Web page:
He was not, however, the last of the great Georgetown surgical faculty to influence my path. During my rotation on Urology, I was influenced by the brilliant Dr. Roger Baker, Chair of Urology. Prior to coming to Georgetown he was made chair of urology at the University of Chicago, at the very young age of 33, succeeding Dr. Charles Huggins, the only Nobel Laureate in Urology. He was not only a brilliant researcher but also a great technical surgeon. I remember one Saturday evening, when the son of the Ambassador from Norway was involved in a sledding accident. He was brought to the emergency room, and it was determined that his IVP demonstrated a ruptured left kidney. While Dr. Baker was doing a retroperitoneal nephrectomy he noted a bluish discoloration to the peritoneum. He opened the peritoneal cavity and found, as he predicted, a ruptured spleen which he proceeded to remove. I was impressed that he did this without the assistance of a general surgeon. He remarked that this was the value of having excellent general surgical training before becoming a urologist. From this and many other examples I learned to respect the importance of good general surgical training. I reiterate this lesson to my residents on a daily basis.
His research was also ground breaking. He did much original work on stripping the bladder mucosa and letting it regenerate in patients with multifocal superficial urothelial cancer. This landmark work was criticized by other lesser academicians who questioned the veracity of his results. As painful as this was for him, he taught me to persist if the results warranted it, to be immune to medical politics and to use their negative energy to spur you onto further good meaningful research. The work will always speak for itself. What a meaningful lesson to learn as a third year medical student. This dictum is something which I still live by, and it has always stood me in good stead. Dr. Baker stimulated my interest in becoming a urologist.
Mary Jo and I were married in 1963, at the end of sophomore year in medical school. We graduated from Georgetown in 1965. We loved it there but my medical school advisory, Dr. Judson Randolph, Chief of Pediatric Surgery at Washington Children's Hospital, suggested that I train at Strong Memorial Hospital of the University of Rochester Medical Center. He had trained at Strong Memorial, the Massachusetts General Hospital and Children's Hospital of Boston, and he thought that the best general surgical training was to be had in Rochester. Mary Jo did not want to leave Georgetown, a place we both loved, and she prayed that I would not match at Strong Memorial. I wanted to go there, and fortunately we matched; this was the first of many sacrifices that Mary Jo made in order to allow me to be what I wanted to become; a really good technical surgeon like Dr. Charles Hufnagel, Dr. Roger Baker and other subsequent surgical greats that were my mentors to be.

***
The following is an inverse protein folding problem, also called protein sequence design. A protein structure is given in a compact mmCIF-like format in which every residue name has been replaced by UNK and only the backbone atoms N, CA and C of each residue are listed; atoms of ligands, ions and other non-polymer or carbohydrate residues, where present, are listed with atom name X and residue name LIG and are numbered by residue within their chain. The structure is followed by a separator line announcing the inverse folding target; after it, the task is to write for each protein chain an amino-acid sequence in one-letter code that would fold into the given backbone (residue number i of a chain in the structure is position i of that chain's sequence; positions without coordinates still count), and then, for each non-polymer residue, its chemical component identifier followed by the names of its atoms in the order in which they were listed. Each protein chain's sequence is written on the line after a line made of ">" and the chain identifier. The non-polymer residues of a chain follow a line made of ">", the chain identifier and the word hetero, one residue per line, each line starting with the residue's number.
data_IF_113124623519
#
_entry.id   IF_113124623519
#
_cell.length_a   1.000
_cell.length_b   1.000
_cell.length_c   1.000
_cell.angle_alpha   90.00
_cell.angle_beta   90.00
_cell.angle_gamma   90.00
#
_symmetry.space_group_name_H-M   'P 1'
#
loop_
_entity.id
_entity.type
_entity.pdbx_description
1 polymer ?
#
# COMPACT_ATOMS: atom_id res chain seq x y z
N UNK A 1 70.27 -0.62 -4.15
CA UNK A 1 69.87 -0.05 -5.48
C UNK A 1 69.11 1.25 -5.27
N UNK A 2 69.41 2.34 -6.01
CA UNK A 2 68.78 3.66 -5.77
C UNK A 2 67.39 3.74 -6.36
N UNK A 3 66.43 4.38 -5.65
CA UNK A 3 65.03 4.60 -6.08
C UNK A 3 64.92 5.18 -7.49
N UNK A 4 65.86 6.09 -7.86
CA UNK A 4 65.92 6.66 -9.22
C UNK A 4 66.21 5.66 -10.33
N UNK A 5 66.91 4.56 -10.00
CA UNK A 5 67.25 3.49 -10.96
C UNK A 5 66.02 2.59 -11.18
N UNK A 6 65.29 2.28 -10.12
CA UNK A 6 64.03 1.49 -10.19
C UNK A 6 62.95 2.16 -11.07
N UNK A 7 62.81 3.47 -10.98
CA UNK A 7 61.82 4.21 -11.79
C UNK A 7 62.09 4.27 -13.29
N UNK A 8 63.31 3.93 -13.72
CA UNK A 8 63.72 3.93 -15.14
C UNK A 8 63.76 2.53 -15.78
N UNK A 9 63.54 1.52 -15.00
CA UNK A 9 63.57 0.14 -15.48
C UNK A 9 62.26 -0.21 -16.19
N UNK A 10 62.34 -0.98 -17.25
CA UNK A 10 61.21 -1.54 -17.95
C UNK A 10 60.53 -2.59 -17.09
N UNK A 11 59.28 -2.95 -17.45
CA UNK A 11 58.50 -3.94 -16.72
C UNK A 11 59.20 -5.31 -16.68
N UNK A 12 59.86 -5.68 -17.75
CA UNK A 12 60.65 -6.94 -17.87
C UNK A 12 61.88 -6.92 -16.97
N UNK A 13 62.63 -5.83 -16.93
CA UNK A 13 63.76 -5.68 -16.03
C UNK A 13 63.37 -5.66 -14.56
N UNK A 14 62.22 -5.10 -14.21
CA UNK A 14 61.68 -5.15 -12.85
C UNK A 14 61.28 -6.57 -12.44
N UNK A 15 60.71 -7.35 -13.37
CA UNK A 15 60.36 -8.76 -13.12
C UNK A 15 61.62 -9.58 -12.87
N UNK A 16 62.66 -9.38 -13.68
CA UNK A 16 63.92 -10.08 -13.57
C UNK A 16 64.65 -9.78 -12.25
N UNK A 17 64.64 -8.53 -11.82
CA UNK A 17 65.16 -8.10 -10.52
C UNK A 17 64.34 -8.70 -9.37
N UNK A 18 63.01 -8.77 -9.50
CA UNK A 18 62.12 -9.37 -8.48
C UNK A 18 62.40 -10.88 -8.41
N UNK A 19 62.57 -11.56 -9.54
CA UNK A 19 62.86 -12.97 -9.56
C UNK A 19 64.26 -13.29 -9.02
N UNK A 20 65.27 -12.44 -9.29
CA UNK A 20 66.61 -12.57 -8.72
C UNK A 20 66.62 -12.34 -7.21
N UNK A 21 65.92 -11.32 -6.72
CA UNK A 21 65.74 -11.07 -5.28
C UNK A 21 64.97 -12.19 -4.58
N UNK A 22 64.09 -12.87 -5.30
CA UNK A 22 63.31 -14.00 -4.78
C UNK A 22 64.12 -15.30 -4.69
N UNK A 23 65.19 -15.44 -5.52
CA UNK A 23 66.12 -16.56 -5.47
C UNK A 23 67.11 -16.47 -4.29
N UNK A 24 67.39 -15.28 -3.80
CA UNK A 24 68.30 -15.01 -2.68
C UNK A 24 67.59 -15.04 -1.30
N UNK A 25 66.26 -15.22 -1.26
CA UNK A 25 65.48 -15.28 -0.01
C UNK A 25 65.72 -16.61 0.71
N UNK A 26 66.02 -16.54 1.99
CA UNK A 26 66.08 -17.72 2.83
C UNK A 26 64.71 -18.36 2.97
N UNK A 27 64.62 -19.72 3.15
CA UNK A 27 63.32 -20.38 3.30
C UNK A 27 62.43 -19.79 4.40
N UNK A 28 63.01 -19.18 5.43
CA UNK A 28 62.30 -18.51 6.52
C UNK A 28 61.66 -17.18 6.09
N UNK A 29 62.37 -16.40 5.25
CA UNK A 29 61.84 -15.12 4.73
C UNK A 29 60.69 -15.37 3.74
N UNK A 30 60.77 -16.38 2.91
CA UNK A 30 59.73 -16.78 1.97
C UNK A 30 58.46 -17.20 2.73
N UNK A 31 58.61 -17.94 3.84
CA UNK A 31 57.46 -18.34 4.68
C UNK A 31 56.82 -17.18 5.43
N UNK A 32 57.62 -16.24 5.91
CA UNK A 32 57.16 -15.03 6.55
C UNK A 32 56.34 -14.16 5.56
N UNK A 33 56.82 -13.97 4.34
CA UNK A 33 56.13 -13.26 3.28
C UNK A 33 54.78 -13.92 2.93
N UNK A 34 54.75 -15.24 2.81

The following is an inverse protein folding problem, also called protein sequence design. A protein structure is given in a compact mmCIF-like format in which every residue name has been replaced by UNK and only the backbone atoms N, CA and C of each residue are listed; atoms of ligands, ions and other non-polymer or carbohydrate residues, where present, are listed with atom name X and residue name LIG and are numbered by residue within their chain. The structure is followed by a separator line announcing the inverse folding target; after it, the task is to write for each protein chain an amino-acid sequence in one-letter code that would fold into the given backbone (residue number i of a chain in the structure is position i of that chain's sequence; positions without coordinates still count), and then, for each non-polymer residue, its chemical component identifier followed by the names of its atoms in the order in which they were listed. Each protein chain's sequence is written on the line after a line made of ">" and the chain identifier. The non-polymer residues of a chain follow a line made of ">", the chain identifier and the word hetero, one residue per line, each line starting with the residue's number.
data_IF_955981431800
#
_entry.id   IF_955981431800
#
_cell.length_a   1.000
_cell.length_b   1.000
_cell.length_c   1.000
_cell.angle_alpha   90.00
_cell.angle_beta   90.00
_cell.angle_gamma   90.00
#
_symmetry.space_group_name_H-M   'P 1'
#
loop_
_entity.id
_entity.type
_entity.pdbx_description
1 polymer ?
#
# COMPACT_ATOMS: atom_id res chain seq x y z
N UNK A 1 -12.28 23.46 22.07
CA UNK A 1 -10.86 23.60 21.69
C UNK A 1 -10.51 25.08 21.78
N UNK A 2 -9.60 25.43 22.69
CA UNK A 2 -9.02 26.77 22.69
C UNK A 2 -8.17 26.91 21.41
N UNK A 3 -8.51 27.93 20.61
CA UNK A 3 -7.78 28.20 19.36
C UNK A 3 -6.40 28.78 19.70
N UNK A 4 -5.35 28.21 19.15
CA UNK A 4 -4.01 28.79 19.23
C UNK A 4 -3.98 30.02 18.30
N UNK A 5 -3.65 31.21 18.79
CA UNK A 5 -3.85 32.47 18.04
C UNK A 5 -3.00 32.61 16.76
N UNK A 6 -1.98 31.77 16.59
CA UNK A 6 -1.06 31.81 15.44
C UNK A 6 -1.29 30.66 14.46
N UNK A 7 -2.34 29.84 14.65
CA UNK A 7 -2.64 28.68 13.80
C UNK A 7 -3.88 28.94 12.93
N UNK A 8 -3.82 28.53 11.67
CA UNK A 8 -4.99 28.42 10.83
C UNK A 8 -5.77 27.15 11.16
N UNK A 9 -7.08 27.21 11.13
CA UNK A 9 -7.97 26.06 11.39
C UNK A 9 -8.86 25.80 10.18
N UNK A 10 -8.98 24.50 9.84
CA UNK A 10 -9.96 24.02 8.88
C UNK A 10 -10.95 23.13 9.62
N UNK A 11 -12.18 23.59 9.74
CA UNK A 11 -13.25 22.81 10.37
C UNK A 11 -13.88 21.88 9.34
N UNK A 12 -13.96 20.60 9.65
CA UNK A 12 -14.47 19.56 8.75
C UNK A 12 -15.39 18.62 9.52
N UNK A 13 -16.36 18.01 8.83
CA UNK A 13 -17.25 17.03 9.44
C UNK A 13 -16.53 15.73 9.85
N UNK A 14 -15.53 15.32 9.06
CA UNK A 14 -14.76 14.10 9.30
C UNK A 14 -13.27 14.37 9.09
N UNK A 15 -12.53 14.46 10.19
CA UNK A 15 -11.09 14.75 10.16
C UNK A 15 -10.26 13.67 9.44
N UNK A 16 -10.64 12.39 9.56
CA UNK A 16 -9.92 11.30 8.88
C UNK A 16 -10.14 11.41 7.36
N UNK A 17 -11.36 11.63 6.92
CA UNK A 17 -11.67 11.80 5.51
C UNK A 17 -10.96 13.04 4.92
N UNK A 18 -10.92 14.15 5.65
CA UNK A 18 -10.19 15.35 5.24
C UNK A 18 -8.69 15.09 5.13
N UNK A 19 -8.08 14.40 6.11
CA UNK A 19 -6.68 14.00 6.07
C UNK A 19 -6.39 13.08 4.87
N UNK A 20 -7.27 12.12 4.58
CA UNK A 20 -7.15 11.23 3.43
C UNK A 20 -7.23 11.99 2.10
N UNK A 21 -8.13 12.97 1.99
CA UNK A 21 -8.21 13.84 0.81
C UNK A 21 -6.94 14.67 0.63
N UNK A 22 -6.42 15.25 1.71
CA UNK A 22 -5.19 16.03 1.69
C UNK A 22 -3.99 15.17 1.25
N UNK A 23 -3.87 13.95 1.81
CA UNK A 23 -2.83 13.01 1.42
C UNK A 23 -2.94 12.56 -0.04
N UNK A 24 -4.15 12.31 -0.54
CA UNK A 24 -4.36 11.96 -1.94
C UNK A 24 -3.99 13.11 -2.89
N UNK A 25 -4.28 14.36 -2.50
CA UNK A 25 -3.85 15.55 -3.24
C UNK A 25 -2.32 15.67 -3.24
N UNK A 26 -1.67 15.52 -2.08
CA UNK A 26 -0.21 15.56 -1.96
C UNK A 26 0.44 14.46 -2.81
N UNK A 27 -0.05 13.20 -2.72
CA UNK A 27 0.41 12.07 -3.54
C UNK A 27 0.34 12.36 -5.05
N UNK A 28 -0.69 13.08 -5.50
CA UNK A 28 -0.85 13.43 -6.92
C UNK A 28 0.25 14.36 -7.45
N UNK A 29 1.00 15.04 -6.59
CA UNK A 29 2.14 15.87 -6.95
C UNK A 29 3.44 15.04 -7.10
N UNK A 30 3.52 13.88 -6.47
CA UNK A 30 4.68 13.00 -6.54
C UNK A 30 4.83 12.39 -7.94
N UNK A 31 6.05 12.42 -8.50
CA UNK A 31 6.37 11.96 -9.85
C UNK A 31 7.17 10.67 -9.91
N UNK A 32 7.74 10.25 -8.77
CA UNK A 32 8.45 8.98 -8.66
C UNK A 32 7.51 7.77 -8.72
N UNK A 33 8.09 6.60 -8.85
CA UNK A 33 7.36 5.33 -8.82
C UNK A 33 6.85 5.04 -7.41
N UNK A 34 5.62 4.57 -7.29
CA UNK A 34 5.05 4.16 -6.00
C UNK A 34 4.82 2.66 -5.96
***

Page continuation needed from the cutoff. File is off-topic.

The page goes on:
The department of General Surgery at Strong Memorial Hospital was very, very exciting, and in a building phase with the addition of many new, younger faculty. Dr. Charles Rob, the recently appointed new Chair of Surgery, was recruited from London England. There, he and Dr. Eastcoat had described and carried out the first carotid endarterectomy in the world for carotid artery stenosis. Dr. Rob was an amazing vascular surgeon. He taught us how to be facile and fearless in the operating room. He would invariably unclamp the aortic graft as he rolled the aorta in the resident's direction so that you would not be afraid of significant, rapid blood loss. He was a pioneer who was not afraid to attempt new surgical approaches and procedures. He was also critical of himself, especially when things he attempted to do failed; such as when we attempted to revascularize a series of patients with a completed stroke, which resulted in intracerebral bleeding from the revascularized infarcted brain substance. He taught me to be fearless, but to approach surgical results in an honest unbiased way; another lesson I teach to my residents on a daily basis.
The next master surgeon who I came in contact with at Strong Memorial was Dr. Seymour Schwartz. His pioneering textbook on Surgery of the Liver and Schwartz's Textbook of Surgery are classics and are still in use to this day. He is a brilliant mind and outstanding technical surgeon. His command of the surgical literature was mind boggling. During my time in general surgery, along with the faculty at Strong Memorial, we published a landmark paper on The Significance of the Serum Amylase Level and proved that very high levels were associated with gallstone obstruction of the common bile duct rather than pancreatitis which was the common wisdom at that time. Dr. Schwartz was also a visionary and he pushed the department to become involved in renal transplantation in its infancy. Because of my strong interests in Cardiovascular Surgery (Hufnagel & Rob), Urology (Baker), and now transplantation, I became confused as to what surgical direction I should take. I had a difficult time choosing whether to stay in general surgery or move on to urology. I loved general surgery and the comfort that it gave me in doing complex surgery. I am not sure why, but in the end I instinctively chose to pursue urology with the hope that I could do transplantation and the vascular procedures that were emerging in the field of urology. I wanted to become a urologic surgeon with expertise in renovascular surgery, transplantation and what emerged to become IVC thrombectomies. This was the cauldron that hatched the field of urovascular surgery for me. I was on my way forward.